SPRINGFIELD — After two years as the nation’s asthma capital, the impact of living with asthma in the Greater Springfield /Hampden County area has improved, with the new designation of the 12th-most challenging place in the U.S. to live with asthma, according to the Asthma and Allergy Foundation of America. This designation is based on asthma prevalence, mortality, and emergency-room use for asthma. This improvement coincides with the Springfield Healthy Homes Asthma Program and other community health worker asthma interventions in the region, the COVID-19 pandemic, and with an improvement in air quality as reported by the American Lung Assoc. State of the Air report.
The Pioneer Valley Asthma Coalition (PVAC) is a coalition convened by the Public Health Institute of Western Massachusetts consisting of health professionals and institutions, community groups and residents, public-health organizations, municipal and state agencies, academic institutions, schools, daycare, housing, and environmental groups committed to improving asthma and environmental conditions that affect health in Western Mass. Its mission is to improve quality of life for families, individuals, and communities affected by asthma in the Pioneer Valley.
“Although still a serious problem that affects many families and communities in our region, this improvement shows that the work to improve asthma outcomes is having an impact. This is good news for our local families and communities. However, there are still questions to be answered about addressing the causes of asthma onset and asthma flareups,” the PVAC noted.
“The data on air quality is limited because it draws on one monitor in Springfield and one in Chicopee. Our new PV Air Quality Monitoring project in collaboration with the cities of Springfield and Holyoke and other partners will collect data from 55 sites in Springfield, Holyoke, and Chicopee and help identify hot spots for poor air quality. The loss of the permit for the proposed biomass plant in Springfield is a win for environmental justice, air quality, and families with asthma. As we see improvements, we must be vigilant to prevent any additional sources of pollution that can impact the vulnerable communities in the region.”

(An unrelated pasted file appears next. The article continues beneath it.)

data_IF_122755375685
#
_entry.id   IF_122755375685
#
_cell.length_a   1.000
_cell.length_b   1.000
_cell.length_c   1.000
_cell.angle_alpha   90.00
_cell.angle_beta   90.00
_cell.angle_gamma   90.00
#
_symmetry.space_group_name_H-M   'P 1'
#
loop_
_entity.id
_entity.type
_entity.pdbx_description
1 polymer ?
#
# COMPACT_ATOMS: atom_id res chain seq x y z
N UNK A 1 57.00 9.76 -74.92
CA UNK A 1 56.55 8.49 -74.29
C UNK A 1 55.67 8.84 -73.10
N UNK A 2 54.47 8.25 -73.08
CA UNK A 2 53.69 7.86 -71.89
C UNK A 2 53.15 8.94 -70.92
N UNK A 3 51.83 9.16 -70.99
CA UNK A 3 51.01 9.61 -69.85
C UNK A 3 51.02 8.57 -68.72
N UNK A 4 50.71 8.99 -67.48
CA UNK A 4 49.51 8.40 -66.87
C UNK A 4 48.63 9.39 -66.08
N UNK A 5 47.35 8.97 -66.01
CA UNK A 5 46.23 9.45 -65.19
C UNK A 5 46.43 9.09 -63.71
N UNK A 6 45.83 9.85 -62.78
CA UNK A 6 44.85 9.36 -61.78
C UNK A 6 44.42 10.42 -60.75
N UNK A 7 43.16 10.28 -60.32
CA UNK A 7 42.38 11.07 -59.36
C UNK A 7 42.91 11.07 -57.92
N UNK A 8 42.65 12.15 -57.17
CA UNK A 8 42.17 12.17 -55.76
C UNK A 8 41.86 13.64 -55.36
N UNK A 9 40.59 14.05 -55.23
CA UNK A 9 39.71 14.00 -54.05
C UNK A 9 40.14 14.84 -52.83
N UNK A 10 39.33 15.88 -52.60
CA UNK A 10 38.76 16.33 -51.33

Asthma community health worker and healthy-homes interventions are being embedded in local health care, including Revitalize CDC’s collaborations with the BeHealthy Partnership’s Flex Services asthma-supplies intervention and Holyoke Medical Center’s asthma community health worker/healthy-homes intervention.
“We have to continue to find ways to embed these services and make them standard procedures for people with asthma,” the coalition noted. “Our work with the Springfield Healthy Homes Asthma Program funded by the Shift Health Policy Commission grant has also identified policy actions needed to address the challenges renters face in dealing with poor housing conditions in a landscape of older housing stock, widespread deferred maintenance, lack of affordable housing, and fear of eviction records.”